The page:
The situation of indigenous peoples began to change during the second half of the twentieth century, in parallel with decolonisation.29 Indigenous peoples were recognised in the context of human rights documents, such as, the Universal Declaration of Human Rights (UDHR)30, the International Labour Organization Convention (ILO) Concerning the Protection and Integration of Indigenous and Other Tribal and Semi-Tribal populations in Independent Countries of 195731 , Convention No.169 Concerning the Indigenous and Tribal Peoples in Independent Countries of 1989 32 and the United Nations Declaration on the Rights of Indigenous Peoples.33

21. WIPO Report, above n 16, 23.

22. Stephen B. Brush, ‘Biodiversity, Biotechnology, and the Legal Protection of Traditional Knowledge: Protecting Traditional Agricultural knowledge’ (2005) Washington University Journal of Law & Policy 59, 99.

23. Ibid.

24. Ibid. 100-1.

25. Peter-Tobias Stoll and Anja von Hahn, ‘Part II. Indigenous Peoples, Indigenous Knowledge and Indigenous Resources in International Law’ in Silke von Lewinski (ed), Indigenous Heritage and Intellectual Property, Genetic Resources, Traditional Knowledge and Folklore (2004) 5, 5.

26. Ibid.

27. S. James Anaya, Indigenous Peoples in International Law (2nd ed, 2004) 3.

28. Ibid.

29. Stoll and Hahn, above n 25, 6.

30. Universal Declaration of Human Rights of 10 December 1948, General Assembly Official Record, III, Resolutions, (UN Doc. A/810), 71.

31. International Labour Organization Convention No.107 of 26 June 1957, into force on 2 June 1959, United Nations treaties Series 328, 247.

32. International Labour Organization Convention No.169 of 27 June 1989, into force on 5 September 1991, United Nations treaties Series 1650, 383.

33. The United Nations Declaration on the Rights of Indigenous Peoples was drafted by the Working Group, United Nations Commission on Human Rights, Sub-Commission on Prevention of Discrimination and Protection of Minorities (now Sub-Commission on the Promotion and Protection of Human Rights), Sub-Commission resolution 1994/45, 24 August 1994, The Draft Declaration was elaborated by the Working Group on Indigenous Populations of the Sub-Commission established in 1982. The Working Group also developed the Draft Principles and Guidelines for the Protection of the Heritage of Indigenous Peoples; See also Stoll and Hahn, above n 25, 22-3, 111. See also Agnes Lucas-Schloetter, ‘Section 4 Folklore’ in Silke von Lewinski (ed), Indigenous Heritage and Intellectual Property, Genetic Resources, Traditional Knowledge and Folklore (2004) 259, 347-349.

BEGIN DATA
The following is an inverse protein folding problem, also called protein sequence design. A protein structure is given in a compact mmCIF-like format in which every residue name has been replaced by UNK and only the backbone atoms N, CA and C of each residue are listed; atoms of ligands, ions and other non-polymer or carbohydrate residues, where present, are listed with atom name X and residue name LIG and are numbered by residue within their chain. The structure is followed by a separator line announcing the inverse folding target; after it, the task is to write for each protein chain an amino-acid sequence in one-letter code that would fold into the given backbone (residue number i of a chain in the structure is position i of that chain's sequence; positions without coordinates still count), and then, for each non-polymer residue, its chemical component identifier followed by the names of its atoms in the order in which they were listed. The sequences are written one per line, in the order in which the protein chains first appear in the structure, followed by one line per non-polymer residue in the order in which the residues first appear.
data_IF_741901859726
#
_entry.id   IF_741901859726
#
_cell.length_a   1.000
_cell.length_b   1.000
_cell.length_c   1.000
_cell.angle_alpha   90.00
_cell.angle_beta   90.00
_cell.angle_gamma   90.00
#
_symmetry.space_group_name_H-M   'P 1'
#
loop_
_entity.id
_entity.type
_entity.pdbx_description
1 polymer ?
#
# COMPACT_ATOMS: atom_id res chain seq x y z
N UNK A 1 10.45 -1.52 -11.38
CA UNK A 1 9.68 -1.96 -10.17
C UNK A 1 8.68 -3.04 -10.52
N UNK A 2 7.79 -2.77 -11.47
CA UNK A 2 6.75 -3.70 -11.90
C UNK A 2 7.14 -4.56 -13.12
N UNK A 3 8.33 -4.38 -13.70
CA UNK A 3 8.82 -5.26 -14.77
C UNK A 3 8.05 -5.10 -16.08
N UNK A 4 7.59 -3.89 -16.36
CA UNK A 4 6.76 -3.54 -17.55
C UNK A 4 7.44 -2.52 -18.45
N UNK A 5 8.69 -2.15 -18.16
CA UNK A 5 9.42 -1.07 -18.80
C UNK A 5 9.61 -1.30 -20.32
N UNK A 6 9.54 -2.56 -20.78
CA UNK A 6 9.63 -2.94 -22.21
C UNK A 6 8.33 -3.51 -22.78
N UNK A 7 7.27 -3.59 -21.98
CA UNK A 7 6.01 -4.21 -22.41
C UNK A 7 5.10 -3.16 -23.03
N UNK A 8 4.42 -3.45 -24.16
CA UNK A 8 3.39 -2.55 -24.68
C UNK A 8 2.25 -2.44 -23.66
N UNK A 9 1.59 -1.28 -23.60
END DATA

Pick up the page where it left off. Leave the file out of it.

This article is published with the kind permission of Panumas Kudngaongarm, Professor, Ph.D. Candidate, School of Law, the University of New England, Australia. (Lecturer, School of Law, Sukhothai Thammathirat Open University, Thailand.). This article was presented at the Inaugural Conference of the Asian Society of International law: International Law in Asia-Past, Present and Future.